Now follow the uranium. As everyone who was glued to the Niger yellowcake saga prior to the invasion of Iraq knows, Niger is the world's fourth-largest producer of uranium. Its biggest customer is -- surprise! -- France; half of France's electricity comes from nuclear energy. The uranium mines in Niger happen to be concentrated in the northwest of the country, on the western range of the Air mountains, very close to the Mali border and one of the regions being bombed by the French. 

The uranium issue is intimately connected with successive Tuareg rebellions; one must remember that, for the Tuaregs, there are no borders in the Sahel. All recent Tuareg rebellions in Niger happened in uranium country -- in Agadez province, near the Mali border. So, from the point of view of French interests, imagine the possibility of the Tuaregs gaining control of those uranium mines -- and starting to do deals with... China. Beijing, after all, is already present in the region. 

All this crucial geostrategic power play -- the "West" fighting China in Africa, with AFRICOM giving a hand to warlord Hollande while taking the Long War perspective -- actually supersedes the blowback syndrome. It's unthinkable that British, French and American intelligence did not foresee the blowback ramifications from NATO's "humanitarian war" in Libya. NATO was intimately allied with Salafis and Salafi-jihadis -- temporarily reconverted into "freedom fighters." They knew Mali -- and the whole Sahel -- would subsequently be awash in weapons. 

No, the expansion of GWOT to the Sahara/Sahel happened by design. GWOT is the gift that keeps on giving; what could possibly top a new war theatre to the French-Anglo-American industrial-military-security-contractor-media complex?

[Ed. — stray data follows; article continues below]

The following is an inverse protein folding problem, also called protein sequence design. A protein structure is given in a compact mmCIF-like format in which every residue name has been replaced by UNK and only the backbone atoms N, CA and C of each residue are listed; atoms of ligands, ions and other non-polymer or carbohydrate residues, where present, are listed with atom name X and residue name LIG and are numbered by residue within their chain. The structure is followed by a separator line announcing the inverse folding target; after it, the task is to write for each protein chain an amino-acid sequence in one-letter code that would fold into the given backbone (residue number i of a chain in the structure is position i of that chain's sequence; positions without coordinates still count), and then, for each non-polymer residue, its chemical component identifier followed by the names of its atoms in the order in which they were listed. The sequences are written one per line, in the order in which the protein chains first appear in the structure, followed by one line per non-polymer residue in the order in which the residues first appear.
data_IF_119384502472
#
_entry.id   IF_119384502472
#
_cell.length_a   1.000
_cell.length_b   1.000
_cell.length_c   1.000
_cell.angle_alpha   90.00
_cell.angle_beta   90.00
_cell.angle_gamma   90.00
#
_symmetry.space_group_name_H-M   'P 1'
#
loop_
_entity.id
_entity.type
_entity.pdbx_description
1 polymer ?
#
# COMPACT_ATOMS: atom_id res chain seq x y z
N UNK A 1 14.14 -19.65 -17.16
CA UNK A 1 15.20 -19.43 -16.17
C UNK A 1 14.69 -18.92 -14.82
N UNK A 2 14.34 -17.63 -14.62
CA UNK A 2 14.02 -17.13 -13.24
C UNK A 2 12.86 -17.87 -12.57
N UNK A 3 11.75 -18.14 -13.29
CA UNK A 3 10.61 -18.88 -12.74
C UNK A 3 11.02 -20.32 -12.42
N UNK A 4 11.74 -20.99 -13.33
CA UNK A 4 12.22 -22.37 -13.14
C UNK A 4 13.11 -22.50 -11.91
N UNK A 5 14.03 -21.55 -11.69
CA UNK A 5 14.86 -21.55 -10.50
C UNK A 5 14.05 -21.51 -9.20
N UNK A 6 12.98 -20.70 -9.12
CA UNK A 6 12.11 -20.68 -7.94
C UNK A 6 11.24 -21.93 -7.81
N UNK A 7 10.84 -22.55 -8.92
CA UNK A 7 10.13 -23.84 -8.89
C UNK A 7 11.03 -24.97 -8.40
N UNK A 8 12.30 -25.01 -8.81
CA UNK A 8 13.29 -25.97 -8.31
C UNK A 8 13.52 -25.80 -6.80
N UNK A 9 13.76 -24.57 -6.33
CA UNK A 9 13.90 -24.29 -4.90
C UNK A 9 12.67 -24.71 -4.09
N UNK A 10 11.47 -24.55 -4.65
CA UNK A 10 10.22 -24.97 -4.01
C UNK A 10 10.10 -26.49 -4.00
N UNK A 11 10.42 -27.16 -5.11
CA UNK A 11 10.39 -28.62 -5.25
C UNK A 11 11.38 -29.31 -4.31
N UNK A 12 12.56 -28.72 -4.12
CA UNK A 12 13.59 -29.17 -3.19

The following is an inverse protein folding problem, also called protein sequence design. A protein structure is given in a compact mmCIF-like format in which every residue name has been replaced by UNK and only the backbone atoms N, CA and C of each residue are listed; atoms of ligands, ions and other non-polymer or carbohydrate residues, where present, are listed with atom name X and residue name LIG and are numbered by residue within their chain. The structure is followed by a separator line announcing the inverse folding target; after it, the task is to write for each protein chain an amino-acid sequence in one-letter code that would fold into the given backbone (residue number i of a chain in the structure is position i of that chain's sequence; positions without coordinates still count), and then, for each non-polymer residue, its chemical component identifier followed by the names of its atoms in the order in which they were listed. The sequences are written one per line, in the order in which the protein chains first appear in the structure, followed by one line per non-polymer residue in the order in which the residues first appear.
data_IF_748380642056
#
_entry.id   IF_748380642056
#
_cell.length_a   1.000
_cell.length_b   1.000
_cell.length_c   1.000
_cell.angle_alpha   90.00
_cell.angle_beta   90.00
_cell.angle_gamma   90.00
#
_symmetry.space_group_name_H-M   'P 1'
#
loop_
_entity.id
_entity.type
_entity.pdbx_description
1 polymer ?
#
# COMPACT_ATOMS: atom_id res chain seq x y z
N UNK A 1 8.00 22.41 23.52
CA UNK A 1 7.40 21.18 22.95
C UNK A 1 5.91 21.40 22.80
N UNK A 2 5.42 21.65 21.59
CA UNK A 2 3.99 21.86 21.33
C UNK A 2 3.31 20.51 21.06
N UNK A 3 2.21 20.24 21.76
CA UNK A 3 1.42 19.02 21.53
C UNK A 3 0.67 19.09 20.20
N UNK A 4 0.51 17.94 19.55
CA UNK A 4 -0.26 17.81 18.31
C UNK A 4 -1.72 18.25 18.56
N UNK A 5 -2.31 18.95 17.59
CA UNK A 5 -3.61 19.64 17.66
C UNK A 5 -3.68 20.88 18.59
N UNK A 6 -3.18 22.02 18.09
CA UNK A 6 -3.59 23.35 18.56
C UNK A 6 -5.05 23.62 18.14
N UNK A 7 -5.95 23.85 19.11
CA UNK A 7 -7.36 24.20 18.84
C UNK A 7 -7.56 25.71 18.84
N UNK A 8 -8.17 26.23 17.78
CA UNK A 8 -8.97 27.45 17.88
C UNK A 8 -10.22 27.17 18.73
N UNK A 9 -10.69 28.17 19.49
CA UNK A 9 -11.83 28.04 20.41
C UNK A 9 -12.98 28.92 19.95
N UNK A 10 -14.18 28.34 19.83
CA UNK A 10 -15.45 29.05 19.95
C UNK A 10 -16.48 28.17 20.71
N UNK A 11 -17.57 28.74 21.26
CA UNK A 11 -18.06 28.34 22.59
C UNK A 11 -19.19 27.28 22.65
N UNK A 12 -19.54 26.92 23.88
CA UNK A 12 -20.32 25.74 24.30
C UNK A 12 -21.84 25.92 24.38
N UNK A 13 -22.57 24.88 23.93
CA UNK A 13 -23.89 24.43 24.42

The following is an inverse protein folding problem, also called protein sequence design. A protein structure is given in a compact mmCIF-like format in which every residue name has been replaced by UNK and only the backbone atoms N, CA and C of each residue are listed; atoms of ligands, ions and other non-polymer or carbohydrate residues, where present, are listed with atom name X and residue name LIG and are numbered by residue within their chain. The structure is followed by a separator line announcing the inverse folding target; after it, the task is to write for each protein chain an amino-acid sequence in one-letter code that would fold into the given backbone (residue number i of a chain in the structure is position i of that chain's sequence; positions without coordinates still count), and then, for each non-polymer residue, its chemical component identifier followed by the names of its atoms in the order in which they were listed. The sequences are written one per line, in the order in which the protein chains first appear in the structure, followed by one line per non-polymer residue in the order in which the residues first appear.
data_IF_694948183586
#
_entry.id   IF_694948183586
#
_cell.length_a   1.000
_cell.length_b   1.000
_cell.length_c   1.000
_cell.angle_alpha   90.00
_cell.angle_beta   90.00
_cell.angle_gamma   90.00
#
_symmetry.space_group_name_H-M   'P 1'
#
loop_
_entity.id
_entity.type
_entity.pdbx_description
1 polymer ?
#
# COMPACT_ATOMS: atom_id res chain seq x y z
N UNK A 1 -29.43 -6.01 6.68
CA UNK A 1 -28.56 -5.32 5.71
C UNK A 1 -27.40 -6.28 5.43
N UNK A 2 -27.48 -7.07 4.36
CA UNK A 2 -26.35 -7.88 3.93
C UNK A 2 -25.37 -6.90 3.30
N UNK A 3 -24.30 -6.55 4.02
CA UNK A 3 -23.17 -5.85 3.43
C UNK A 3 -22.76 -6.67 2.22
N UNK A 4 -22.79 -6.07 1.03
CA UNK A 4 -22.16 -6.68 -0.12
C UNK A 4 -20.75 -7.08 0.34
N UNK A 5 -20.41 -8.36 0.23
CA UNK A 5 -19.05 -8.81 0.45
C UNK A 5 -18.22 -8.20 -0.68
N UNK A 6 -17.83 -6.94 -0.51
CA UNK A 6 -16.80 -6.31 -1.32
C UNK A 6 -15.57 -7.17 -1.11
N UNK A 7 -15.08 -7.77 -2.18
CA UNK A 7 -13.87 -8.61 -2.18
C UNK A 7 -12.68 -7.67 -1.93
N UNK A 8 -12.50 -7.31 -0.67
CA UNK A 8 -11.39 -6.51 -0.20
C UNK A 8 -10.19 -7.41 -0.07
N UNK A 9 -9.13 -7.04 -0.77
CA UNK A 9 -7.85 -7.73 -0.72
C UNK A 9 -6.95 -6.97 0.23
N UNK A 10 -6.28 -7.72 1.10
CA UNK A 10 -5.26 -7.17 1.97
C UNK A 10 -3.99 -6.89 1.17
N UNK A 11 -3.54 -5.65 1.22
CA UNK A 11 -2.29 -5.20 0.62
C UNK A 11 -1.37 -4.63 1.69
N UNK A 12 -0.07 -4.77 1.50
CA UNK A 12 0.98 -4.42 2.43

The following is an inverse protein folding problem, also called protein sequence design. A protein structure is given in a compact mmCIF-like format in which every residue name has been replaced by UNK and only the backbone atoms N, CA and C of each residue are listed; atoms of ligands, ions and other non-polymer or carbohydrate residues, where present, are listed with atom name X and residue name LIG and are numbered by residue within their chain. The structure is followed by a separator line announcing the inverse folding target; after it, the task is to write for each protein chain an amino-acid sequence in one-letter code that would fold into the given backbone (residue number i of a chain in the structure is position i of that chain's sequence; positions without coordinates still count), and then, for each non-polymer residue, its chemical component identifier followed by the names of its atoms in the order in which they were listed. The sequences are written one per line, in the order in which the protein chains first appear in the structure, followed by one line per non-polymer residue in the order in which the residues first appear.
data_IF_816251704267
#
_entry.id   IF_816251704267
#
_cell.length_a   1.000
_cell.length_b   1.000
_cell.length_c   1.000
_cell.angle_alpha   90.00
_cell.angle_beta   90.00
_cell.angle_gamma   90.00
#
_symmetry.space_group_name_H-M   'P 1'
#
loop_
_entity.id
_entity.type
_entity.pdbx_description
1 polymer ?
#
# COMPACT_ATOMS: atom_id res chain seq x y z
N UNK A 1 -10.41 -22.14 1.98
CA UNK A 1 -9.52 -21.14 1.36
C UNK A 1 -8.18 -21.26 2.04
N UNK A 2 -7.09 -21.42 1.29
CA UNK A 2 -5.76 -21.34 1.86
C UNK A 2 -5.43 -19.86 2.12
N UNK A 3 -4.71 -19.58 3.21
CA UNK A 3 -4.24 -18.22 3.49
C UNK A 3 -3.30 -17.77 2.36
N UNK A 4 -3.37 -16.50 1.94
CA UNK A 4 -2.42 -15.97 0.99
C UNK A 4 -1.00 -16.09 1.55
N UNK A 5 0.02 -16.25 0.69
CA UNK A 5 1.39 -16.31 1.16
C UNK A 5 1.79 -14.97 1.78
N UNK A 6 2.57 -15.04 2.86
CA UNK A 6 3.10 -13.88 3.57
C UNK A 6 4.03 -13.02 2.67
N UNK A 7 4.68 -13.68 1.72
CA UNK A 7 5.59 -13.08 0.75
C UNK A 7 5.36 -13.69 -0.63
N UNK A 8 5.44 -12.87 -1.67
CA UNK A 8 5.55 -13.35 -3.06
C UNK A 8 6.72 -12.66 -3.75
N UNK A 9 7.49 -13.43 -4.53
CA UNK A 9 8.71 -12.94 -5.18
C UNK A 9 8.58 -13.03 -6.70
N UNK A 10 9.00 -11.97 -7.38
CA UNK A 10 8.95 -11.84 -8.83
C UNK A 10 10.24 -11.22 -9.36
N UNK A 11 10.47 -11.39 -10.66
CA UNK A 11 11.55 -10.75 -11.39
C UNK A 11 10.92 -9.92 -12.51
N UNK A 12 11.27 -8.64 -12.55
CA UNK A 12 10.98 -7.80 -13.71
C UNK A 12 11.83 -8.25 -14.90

Oh yes, there's that "pivoting" to Asia as well. One is tempted to donate a finger -- extracted Islamist-style -- to know how and when will come the counterpunch from Beijing. 

Notes:
1.  Mali conflict exposes White House-Pentagon split, Los Angeles Times, January 18, 2013.
2.  African nations can, must do for themselves - with US support, December 4, 2012. 
3.  David Cameron: fight against terrorism in north Africa may last decades, The Guardian, January 20, 2013. 
4.  Intelligence chiefs and special forces plot Sahara mission, The Independent, January 21, 2013.
5.  In Amenas : les ex-otages racontent quatre jours d'angoisse, Liberation, January 20, 2013. (In French). 
6.  Algeria Hostage Crisis: Terror Attack 'Inside Job' Gone Wrong, Says Professor Jeremy Keenan, The Huffington Post, January 19, 2013.
7.  Le Mali, la France et les extremistes, journaldumali.com, January 18, 2013. (In French). 

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Pepe Escobar is the roving correspondent for Asia Times. His regular column, "The Roving Eye," is widely read. He is an analyst for the online news channel Real News, the roving correspondent for Asia Times/Hong Kong, an analyst for RT and (more...)